In summary, all the described cell types were shared across patients, however, the proportion of cell types varied among pRCC and reRCC patients, revealing substantial heterogeneity of their TME compositions (figure 1E,F).
Identification and characterization of malignant cells in PRCC and reRCC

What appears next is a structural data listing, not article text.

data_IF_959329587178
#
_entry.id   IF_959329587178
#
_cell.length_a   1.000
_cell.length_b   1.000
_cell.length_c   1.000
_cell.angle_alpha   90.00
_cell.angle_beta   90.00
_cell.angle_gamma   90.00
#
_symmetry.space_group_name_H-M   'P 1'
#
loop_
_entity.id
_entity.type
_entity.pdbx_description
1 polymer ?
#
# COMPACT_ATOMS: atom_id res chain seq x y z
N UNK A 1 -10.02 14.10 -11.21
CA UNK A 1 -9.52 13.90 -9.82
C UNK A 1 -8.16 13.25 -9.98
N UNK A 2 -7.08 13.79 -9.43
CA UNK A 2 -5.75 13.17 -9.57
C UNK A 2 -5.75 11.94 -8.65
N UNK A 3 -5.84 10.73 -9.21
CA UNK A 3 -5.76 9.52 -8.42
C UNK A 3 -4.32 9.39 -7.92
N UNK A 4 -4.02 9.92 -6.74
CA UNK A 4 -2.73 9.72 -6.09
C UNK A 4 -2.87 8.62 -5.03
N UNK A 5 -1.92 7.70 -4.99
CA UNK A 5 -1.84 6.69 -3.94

In this study, we identified four main subtypes of epithelial cells in adjacent normal kidneys, pRCC, and reRCC tissues. Thereafter, copy number variation (CNV) analysis was performed to distinguish between malignant and non-malignant epithelial cells (online supplemental figure S1A). CNVs accumulated in most tumor-derived epithelial cells and showed high heterogeneity among clusters. Our data also indicated that the average CNV level of each epithelial cell in tumor samples was significantly higher than that in normal samples (figure 2A). We further employed K-Means clustering in all epithelial cells to distinguish between malignant and non-malignant epithelial cells based on CNV levels. K-Means clustering revealed seven distinct classes of expression patterns. The results showed a lower CNV score in class 3 and class 5, which were mainly composed of epithelial cells derived from normal samples. When class 3 and class 5 were split by groups, an extremely lower CNV score was found in the normal groups (online supplemental figure S1B,C). Therefore, we defined epithelial cells derived from the adjacent normal kidney in class 3 and 5 as non-malignant epithelial cells, and the rest as malignant cells. A significantly higher CNV score was characterized in malignant cells (figure 2B,C).